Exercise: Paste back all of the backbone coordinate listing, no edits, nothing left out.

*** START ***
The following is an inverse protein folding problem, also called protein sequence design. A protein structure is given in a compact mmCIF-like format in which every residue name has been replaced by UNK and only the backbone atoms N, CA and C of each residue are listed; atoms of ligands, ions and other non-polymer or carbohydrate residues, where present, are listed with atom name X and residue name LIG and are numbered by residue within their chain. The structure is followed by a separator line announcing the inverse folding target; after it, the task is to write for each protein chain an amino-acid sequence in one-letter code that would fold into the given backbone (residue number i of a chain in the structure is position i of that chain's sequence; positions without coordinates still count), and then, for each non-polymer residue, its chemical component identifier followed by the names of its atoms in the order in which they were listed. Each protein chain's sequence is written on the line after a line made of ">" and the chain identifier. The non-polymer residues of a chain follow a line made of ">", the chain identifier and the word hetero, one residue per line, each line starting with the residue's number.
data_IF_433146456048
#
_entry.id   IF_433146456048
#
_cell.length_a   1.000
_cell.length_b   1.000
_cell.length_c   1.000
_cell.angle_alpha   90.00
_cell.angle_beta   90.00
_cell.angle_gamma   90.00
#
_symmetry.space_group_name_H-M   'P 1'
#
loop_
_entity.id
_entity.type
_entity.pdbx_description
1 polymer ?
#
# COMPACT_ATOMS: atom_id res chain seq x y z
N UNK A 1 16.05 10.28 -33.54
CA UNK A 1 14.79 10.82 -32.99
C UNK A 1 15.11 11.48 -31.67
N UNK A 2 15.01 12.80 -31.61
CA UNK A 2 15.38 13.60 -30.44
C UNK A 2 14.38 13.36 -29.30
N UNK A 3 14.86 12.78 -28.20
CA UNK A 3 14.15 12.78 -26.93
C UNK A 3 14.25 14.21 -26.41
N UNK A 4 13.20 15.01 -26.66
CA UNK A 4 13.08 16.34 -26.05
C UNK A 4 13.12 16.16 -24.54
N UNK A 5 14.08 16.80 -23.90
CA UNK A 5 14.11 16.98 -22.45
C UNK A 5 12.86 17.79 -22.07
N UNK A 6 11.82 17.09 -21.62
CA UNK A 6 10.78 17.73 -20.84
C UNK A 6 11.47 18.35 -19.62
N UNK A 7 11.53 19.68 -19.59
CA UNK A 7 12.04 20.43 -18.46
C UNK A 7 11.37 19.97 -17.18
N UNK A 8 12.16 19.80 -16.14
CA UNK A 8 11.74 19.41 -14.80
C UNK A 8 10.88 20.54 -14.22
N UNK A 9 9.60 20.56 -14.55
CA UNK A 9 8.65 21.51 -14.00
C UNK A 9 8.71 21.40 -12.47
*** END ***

The following is an inverse protein folding problem, also called protein sequence design. A protein structure is given in a compact mmCIF-like format in which every residue name has been replaced by UNK and only the backbone atoms N, CA and C of each residue are listed; atoms of ligands, ions and other non-polymer or carbohydrate residues, where present, are listed with atom name X and residue name LIG and are numbered by residue within their chain. The structure is followed by a separator line announcing the inverse folding target; after it, the task is to write for each protein chain an amino-acid sequence in one-letter code that would fold into the given backbone (residue number i of a chain in the structure is position i of that chain's sequence; positions without coordinates still count), and then, for each non-polymer residue, its chemical component identifier followed by the names of its atoms in the order in which they were listed. Each protein chain's sequence is written on the line after a line made of ">" and the chain identifier. The non-polymer residues of a chain follow a line made of ">", the chain identifier and the word hetero, one residue per line, each line starting with the residue's number.
data_IF_433146456048
#
_entry.id   IF_433146456048
#
_cell.length_a   1.000
_cell.length_b   1.000
_cell.length_c   1.000
_cell.angle_alpha   90.00
_cell.angle_beta   90.00
_cell.angle_gamma   90.00
#
_symmetry.space_group_name_H-M   'P 1'
#
loop_
_entity.id
_entity.type
_entity.pdbx_description
1 polymer ?
#
# COMPACT_ATOMS: atom_id res chain seq x y z
N UNK A 1 16.05 10.28 -33.54
CA UNK A 1 14.79 10.82 -32.99
C UNK A 1 15.11 11.48 -31.67
N UNK A 2 15.01 12.80 -31.61
CA UNK A 2 15.38 13.60 -30.44
C UNK A 2 14.38 13.36 -29.30
N UNK A 3 14.86 12.78 -28.20
CA UNK A 3 14.15 12.78 -26.93
C UNK A 3 14.25 14.21 -26.41
N UNK A 4 13.20 15.01 -26.66
CA UNK A 4 13.08 16.34 -26.05
C UNK A 4 13.12 16.16 -24.54
N UNK A 5 14.08 16.80 -23.90
CA UNK A 5 14.11 16.98 -22.45
C UNK A 5 12.86 17.79 -22.07
N UNK A 6 11.82 17.09 -21.62
CA UNK A 6 10.78 17.73 -20.84
C UNK A 6 11.47 18.35 -19.62
N UNK A 7 11.53 19.68 -19.59
CA UNK A 7 12.04 20.43 -18.46
C UNK A 7 11.37 19.97 -17.18
N UNK A 8 12.16 19.80 -16.14
CA UNK A 8 11.74 19.41 -14.80
C UNK A 8 10.88 20.54 -14.22
N UNK A 9 9.60 20.56 -14.55
CA UNK A 9 8.65 21.51 -14.00
C UNK A 9 8.71 21.40 -12.47